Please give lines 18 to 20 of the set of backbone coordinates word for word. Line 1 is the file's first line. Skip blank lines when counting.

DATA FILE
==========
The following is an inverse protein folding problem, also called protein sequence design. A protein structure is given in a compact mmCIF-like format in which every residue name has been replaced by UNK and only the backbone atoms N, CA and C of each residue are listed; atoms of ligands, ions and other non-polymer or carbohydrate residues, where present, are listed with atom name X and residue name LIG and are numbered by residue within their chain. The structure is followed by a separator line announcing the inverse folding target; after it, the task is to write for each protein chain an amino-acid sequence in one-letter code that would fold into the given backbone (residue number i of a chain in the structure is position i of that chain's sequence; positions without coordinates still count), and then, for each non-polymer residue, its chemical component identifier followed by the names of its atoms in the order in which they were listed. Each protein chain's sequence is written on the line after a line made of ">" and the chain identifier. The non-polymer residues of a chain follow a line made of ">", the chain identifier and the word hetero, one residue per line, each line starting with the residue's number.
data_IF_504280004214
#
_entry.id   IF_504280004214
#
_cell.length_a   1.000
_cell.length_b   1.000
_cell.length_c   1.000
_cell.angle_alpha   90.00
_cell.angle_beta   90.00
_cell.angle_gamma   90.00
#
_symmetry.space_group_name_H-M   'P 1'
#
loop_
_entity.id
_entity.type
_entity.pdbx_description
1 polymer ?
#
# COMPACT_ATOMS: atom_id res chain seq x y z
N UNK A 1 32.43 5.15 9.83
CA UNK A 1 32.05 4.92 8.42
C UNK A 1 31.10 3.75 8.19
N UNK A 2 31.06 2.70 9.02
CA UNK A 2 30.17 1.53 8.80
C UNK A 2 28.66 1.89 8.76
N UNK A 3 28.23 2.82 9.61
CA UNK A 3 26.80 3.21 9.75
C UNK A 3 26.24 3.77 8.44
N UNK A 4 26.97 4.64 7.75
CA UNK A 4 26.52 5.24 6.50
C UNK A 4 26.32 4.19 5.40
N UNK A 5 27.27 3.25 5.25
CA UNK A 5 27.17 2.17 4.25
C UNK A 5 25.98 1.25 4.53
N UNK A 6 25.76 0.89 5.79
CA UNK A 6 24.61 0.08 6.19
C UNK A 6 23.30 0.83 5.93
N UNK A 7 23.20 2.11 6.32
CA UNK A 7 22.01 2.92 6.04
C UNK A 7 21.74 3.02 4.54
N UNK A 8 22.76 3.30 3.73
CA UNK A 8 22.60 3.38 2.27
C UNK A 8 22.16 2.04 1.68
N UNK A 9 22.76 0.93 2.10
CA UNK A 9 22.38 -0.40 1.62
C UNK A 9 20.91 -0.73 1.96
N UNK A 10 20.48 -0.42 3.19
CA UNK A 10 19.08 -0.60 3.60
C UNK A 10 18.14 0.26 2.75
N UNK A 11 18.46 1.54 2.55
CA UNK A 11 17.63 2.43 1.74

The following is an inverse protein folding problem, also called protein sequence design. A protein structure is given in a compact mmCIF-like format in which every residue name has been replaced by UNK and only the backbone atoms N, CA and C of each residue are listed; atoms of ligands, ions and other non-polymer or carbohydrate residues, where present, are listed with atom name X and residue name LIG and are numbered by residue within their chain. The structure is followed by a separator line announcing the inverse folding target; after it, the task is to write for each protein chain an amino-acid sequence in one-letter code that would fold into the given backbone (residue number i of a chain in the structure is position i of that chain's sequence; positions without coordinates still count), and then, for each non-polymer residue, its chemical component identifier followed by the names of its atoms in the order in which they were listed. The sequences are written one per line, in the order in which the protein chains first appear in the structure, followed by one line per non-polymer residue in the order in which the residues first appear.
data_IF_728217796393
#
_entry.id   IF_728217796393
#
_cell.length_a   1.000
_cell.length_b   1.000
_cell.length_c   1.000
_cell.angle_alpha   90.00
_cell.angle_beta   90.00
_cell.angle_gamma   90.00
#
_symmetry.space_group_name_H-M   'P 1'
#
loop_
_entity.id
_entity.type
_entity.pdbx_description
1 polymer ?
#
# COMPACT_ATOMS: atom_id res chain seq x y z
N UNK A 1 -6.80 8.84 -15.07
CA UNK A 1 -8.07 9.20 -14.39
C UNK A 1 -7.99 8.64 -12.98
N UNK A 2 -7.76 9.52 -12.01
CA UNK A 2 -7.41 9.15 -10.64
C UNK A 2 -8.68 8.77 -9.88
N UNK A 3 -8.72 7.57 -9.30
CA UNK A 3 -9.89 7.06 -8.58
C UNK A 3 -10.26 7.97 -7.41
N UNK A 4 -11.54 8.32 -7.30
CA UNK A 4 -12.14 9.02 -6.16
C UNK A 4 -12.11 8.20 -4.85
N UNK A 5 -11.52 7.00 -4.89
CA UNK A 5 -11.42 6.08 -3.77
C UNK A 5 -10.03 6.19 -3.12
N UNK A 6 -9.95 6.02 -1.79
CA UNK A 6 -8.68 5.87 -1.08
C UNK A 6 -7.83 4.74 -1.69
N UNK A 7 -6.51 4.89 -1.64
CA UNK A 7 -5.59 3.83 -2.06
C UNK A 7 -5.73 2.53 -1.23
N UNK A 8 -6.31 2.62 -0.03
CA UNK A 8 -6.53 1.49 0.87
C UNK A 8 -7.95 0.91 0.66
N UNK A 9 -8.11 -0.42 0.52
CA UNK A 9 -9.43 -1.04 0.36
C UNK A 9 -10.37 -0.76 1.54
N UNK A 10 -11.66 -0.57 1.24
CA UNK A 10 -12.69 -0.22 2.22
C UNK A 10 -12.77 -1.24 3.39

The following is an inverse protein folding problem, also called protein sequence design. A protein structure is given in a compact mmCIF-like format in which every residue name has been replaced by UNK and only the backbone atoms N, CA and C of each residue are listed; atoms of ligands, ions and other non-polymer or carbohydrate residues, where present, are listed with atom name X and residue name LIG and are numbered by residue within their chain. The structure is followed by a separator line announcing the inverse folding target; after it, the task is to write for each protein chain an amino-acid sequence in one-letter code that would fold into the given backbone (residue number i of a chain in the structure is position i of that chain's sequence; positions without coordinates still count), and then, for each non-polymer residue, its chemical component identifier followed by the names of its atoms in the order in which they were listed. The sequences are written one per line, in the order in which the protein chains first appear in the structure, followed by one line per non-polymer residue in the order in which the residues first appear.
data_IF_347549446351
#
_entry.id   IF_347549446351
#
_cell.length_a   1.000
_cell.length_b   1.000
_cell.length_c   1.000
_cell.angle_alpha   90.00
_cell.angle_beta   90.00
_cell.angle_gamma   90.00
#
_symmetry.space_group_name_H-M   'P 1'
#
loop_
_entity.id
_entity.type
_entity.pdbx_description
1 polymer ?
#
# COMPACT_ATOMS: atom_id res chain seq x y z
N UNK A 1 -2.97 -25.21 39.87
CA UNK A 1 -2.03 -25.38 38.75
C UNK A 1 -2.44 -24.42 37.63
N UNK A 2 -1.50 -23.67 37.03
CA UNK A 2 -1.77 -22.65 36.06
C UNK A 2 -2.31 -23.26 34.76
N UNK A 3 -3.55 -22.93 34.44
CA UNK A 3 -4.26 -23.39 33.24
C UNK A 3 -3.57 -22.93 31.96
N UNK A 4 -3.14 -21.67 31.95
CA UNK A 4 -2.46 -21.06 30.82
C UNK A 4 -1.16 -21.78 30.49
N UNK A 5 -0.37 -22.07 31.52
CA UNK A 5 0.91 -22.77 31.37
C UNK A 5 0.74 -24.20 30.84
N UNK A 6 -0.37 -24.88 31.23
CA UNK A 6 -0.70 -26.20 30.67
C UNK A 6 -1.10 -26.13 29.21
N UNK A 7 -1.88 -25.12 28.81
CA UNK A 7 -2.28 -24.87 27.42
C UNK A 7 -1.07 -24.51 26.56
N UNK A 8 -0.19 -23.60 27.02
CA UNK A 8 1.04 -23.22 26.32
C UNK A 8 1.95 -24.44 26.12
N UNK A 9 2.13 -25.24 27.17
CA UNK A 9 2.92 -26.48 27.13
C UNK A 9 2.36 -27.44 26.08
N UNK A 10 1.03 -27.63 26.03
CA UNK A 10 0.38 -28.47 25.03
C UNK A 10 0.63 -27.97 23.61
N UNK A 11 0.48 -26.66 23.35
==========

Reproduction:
_entity.pdbx_description
1 polymer ?
#